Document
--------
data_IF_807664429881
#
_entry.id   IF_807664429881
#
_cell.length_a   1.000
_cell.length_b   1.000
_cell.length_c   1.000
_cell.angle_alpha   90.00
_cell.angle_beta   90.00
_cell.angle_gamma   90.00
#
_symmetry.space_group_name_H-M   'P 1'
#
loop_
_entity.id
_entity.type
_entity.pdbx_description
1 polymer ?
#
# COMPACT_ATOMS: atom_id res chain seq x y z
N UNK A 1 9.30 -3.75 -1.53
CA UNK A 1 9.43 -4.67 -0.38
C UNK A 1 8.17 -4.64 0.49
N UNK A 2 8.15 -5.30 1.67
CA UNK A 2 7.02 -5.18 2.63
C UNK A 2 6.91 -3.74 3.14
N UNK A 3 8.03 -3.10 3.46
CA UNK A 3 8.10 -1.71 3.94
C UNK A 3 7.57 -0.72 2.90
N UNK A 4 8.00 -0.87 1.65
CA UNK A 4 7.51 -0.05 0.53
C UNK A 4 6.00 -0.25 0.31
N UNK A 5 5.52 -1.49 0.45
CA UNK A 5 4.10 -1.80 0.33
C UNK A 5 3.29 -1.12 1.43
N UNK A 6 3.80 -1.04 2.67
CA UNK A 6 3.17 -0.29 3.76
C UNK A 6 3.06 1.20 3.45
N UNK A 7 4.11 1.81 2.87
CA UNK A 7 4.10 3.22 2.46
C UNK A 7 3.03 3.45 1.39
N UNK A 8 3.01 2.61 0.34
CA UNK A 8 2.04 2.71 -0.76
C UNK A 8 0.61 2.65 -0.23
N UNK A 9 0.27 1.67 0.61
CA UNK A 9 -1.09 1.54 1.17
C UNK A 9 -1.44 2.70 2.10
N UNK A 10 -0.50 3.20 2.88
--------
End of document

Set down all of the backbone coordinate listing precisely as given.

data_IF_807664429881
#
_entry.id   IF_807664429881
#
_cell.length_a   1.000
_cell.length_b   1.000
_cell.length_c   1.000
_cell.angle_alpha   90.00
_cell.angle_beta   90.00
_cell.angle_gamma   90.00
#
_symmetry.space_group_name_H-M   'P 1'
#
loop_
_entity.id
_entity.type
_entity.pdbx_description
1 polymer ?
#
# COMPACT_ATOMS: atom_id res chain seq x y z
N UNK A 1 9.30 -3.75 -1.53
CA UNK A 1 9.43 -4.67 -0.38
C UNK A 1 8.17 -4.64 0.49
N UNK A 2 8.15 -5.30 1.67
CA UNK A 2 7.02 -5.18 2.63
C UNK A 2 6.91 -3.74 3.14
N UNK A 3 8.03 -3.10 3.46
CA UNK A 3 8.10 -1.71 3.94
C UNK A 3 7.57 -0.72 2.90
N UNK A 4 8.00 -0.87 1.65
CA UNK A 4 7.51 -0.05 0.53
C UNK A 4 6.00 -0.25 0.31
N UNK A 5 5.52 -1.49 0.45
CA UNK A 5 4.10 -1.80 0.33
C UNK A 5 3.29 -1.12 1.43
N UNK A 6 3.80 -1.04 2.67
CA UNK A 6 3.17 -0.29 3.76
C UNK A 6 3.06 1.20 3.45
N UNK A 7 4.11 1.81 2.87
CA UNK A 7 4.10 3.22 2.46
C UNK A 7 3.03 3.45 1.39
N UNK A 8 3.01 2.61 0.34
CA UNK A 8 2.04 2.71 -0.76
C UNK A 8 0.61 2.65 -0.23
N UNK A 9 0.27 1.67 0.61
CA UNK A 9 -1.09 1.54 1.17
C UNK A 9 -1.44 2.70 2.10
N UNK A 10 -0.50 3.20 2.88